Importance of Occupational Health and Safety in the Steel Industry
The steel industry is classified as industries involving hazardous processes according to the recently implemented Occupational Safety, Health, and Working Conditions Code, 2020. Toxic gases, explosive gases, extreme temperature, fire, electrocution, working at height, and confined space are some of the major hazards in the steel industry. Implementing occupational safety measures in the steel industry has several benefits. Accidents and injuries affect all workers equally and failure to prevent these accidents can lead to loss of life as well as materials. The loss of reputation and customers are also major consequences.
Lessons Learned from ILO Reports on OHS in the Steel Industry
A key lesson from various ILO reports on the steel industry is the importance of assessing workplace safety and health. Occupational accidents and illnesses are among the most common types of work-related injuries and illnesses and are often preventable. However, despite the importance of occupational health and safety, the steel industry is notoriously unsafe, and the ILO report has revealed that workplaces can be dangerous, even fatal.
The ILO reports on the steel industry highlight that in some countries, occupational accidents and diseases are more common than in other industries. The highest rate was recorded in the metal industry.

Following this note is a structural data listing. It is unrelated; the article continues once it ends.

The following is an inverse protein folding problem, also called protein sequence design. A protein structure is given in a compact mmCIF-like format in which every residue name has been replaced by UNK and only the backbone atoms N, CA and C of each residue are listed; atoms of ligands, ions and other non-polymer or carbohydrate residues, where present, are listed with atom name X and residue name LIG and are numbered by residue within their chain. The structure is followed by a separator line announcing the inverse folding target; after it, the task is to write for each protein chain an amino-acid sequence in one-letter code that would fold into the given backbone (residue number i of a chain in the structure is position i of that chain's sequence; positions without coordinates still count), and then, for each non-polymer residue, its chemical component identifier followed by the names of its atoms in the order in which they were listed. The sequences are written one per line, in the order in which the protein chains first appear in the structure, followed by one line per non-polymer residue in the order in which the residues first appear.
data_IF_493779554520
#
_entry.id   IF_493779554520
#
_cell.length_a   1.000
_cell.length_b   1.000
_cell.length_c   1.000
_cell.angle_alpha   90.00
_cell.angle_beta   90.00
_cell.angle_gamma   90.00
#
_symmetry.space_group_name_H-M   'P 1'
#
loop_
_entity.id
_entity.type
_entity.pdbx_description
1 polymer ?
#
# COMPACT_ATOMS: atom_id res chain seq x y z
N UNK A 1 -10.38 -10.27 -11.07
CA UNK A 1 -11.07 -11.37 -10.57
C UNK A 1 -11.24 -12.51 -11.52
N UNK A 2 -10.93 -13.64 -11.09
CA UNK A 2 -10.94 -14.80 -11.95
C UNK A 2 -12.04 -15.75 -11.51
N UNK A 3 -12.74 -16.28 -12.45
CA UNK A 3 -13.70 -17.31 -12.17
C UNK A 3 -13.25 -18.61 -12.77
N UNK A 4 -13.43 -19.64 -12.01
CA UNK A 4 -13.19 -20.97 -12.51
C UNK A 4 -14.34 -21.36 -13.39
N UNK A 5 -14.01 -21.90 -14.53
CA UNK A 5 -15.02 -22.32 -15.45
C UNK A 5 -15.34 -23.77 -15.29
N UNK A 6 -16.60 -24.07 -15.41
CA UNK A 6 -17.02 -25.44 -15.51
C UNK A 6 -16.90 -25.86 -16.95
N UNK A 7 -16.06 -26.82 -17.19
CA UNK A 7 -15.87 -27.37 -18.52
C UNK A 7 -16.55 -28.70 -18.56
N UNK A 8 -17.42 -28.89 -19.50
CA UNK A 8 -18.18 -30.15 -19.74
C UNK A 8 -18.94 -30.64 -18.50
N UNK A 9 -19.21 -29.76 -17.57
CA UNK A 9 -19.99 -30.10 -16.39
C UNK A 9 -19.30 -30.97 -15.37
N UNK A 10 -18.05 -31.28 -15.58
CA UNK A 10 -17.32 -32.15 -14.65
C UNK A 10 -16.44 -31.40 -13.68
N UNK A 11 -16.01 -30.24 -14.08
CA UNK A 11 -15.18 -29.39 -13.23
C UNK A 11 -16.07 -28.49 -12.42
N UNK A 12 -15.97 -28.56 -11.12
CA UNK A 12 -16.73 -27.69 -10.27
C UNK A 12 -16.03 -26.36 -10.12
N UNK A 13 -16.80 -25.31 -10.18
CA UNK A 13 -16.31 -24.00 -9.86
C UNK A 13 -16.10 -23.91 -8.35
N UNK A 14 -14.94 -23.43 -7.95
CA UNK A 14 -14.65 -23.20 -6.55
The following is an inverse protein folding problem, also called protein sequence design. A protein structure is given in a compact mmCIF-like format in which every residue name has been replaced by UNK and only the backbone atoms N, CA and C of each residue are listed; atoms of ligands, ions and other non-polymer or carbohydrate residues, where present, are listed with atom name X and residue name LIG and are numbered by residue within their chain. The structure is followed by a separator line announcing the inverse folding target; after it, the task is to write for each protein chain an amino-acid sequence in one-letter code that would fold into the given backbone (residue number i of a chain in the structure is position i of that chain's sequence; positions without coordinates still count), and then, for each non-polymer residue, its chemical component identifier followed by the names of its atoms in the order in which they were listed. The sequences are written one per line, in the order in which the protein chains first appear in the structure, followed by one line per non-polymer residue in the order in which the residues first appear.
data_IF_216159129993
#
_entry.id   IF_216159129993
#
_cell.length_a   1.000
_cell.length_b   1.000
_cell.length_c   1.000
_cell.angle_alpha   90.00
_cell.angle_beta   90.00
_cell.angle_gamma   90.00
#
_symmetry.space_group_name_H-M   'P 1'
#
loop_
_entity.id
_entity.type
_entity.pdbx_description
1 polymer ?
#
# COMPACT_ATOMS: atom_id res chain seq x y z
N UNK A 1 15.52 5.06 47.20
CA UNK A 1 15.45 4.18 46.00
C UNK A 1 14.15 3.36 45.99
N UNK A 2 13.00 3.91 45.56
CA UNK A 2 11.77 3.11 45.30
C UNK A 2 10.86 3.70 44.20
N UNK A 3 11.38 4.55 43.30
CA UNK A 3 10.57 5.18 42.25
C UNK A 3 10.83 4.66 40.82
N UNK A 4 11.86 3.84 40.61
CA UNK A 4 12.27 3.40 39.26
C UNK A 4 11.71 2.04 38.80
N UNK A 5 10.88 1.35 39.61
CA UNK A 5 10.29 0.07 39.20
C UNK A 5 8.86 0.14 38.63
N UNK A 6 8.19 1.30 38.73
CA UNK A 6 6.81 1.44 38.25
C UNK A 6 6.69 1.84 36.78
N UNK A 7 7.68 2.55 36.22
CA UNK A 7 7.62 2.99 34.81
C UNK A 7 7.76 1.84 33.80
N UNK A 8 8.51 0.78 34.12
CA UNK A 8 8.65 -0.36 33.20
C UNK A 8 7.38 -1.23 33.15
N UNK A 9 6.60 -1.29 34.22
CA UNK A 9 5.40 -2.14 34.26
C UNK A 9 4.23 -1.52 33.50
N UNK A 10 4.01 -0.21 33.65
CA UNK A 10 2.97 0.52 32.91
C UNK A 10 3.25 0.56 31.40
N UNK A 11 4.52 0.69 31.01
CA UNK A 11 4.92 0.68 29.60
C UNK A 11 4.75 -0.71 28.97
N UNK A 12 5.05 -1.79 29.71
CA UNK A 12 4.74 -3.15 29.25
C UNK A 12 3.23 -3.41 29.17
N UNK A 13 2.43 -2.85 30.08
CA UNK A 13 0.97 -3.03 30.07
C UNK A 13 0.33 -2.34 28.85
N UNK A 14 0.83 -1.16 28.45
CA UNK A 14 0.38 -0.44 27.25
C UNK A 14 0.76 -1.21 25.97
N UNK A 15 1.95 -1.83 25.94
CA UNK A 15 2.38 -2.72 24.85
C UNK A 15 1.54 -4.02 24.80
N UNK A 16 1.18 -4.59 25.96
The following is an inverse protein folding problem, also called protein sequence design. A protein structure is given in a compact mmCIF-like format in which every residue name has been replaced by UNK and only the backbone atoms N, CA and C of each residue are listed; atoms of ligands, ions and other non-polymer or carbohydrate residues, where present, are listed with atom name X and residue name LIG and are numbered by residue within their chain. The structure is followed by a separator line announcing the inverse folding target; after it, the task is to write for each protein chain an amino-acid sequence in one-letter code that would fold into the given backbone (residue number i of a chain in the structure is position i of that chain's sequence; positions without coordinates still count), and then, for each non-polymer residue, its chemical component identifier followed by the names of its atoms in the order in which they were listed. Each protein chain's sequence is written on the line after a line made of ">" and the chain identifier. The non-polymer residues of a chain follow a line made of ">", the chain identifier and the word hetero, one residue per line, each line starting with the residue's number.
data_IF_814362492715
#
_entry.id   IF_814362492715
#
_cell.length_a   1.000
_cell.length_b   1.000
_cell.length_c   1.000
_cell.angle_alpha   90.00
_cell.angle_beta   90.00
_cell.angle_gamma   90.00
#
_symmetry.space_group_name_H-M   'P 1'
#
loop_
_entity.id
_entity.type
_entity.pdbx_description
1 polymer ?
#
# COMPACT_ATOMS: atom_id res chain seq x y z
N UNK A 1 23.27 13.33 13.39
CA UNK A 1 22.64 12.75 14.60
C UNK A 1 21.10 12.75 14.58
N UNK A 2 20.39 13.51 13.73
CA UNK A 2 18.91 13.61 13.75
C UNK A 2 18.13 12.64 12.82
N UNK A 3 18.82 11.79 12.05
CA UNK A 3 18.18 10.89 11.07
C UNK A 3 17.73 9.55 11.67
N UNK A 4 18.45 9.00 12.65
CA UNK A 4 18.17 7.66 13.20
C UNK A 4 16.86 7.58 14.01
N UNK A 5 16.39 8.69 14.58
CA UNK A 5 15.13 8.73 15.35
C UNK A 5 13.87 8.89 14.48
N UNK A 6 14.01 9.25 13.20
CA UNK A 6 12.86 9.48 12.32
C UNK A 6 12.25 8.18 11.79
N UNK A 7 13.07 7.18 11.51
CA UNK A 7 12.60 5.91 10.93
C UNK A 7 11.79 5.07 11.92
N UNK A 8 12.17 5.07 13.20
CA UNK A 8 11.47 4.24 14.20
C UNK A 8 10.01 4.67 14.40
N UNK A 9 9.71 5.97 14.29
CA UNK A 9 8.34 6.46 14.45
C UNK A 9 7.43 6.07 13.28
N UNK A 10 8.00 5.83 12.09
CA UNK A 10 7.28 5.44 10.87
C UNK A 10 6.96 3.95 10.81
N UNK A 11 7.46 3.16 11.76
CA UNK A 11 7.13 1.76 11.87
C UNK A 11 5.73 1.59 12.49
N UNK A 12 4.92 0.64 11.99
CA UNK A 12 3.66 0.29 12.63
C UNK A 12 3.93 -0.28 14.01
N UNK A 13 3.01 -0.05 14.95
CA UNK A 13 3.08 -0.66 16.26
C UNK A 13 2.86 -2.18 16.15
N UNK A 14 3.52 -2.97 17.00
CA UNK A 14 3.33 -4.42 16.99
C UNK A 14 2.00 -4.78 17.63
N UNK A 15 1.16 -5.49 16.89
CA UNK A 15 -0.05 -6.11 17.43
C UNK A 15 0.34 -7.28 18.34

ILO reports on occupational safety in the steel industry show that while accidents have decreased significantly during the last decade, human error is still the primary cause of most workplace injuries and deaths.
According to Research Article – Accidents and injuries in workers of iron and steel industry in West Bengal, India: Prevalence and associated risk factors, This study estimates the prevalence and risk factors of accidents and injuries among iron and steel industry workers. A cross-sectional study (N = 505) was conducted from November 2019 to March 2020 in the Indian Iron and Steel Company (IISCO), Burnpur, West Bengal, India. The result shows that about 28% of workers experienced accidents and injuries in the last 12 months. The most frequent injuries reported were cuts from sharp objects (37.32%), followed by fractures and dislocation (30.28%) and burns (19.01%), upper head injury (23.24%) and arm/shoulder injury (14.08%). Non-technical education (adjusted odds ratio [AOR]: 2.52), higher exposure in risky and polluted areas (AOR: 2.85), alcohol consumption (AOR: 2.47), poor occupational health and safety knowledge (AOR: 0.65) were significantly associated with work-related injuries.
Investment in OHS
Organizations must survey employees’ perceptions of occupational health and safety standards. They should also invest time and money to boost their health and safety standards through various initiatives such as training, health and safety awareness, employee behaviour studies, workplace inspection, and assessment of environmental factors. Of these, safety awareness is the most important dimension. Managers may use the results to change work culture, attitudes toward performance, and productivity. To achieve zero workplace accidents, workers’ safety must be a top priority.